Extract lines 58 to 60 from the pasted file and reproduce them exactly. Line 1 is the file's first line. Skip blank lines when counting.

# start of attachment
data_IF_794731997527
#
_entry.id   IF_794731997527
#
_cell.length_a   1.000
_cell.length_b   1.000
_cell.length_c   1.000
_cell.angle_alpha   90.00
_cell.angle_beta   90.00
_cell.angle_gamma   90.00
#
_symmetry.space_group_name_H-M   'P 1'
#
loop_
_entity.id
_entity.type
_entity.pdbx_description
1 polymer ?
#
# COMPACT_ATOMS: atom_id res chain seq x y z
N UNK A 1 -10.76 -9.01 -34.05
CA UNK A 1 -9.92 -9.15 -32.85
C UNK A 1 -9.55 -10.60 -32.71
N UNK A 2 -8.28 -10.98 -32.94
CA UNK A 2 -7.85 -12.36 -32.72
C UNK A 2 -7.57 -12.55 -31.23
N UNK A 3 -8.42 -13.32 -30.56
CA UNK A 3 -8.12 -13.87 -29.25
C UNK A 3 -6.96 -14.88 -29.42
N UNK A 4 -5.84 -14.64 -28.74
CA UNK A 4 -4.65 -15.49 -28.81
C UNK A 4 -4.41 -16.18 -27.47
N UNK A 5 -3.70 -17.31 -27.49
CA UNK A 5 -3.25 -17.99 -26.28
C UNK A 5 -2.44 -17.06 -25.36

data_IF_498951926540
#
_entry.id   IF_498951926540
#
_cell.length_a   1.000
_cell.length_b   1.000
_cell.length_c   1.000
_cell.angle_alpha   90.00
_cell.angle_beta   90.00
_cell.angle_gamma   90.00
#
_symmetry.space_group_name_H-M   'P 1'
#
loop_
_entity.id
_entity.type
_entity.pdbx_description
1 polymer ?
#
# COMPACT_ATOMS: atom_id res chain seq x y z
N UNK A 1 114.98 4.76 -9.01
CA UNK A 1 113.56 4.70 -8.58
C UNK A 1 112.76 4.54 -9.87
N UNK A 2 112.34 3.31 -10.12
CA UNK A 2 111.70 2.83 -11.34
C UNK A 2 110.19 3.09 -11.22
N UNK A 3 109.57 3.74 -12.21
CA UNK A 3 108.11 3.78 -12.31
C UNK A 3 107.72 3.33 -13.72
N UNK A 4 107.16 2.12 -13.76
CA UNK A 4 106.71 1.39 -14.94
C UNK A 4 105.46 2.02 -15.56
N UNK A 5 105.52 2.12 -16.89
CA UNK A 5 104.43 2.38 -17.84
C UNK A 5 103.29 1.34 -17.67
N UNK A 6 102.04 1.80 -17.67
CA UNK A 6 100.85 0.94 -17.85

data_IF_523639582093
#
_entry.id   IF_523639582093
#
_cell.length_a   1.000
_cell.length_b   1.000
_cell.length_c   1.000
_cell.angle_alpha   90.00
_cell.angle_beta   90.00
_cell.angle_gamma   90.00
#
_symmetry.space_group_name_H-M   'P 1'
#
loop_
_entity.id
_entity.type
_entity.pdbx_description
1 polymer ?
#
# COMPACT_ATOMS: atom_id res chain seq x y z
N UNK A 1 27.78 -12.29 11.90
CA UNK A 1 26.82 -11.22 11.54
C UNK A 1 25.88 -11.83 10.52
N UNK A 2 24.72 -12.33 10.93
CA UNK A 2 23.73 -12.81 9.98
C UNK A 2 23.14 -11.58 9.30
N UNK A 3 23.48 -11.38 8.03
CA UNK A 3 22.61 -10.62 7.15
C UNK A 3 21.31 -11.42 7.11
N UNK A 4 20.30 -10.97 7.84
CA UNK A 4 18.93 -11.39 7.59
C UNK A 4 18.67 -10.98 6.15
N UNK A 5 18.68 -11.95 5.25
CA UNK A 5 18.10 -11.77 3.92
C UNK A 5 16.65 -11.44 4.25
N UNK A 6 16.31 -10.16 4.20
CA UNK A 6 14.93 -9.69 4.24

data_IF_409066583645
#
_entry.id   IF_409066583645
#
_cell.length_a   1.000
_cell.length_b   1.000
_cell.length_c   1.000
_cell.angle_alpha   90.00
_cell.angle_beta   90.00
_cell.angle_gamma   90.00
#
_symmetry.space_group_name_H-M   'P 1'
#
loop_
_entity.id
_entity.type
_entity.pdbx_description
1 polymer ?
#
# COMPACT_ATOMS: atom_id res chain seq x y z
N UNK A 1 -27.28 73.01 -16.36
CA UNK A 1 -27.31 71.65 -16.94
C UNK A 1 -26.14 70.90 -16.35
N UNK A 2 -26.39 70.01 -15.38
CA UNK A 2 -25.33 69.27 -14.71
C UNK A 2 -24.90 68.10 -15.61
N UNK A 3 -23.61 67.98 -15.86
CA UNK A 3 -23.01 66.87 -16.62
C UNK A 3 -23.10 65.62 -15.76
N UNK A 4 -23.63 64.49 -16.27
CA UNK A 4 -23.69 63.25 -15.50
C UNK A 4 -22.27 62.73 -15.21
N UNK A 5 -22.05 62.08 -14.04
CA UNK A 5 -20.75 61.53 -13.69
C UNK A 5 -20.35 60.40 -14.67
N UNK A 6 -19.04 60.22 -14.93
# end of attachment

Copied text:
C UNK A 1 112.76 4.54 -9.87
N UNK A 2 112.34 3.31 -10.12
CA UNK A 2 111.70 2.83 -11.34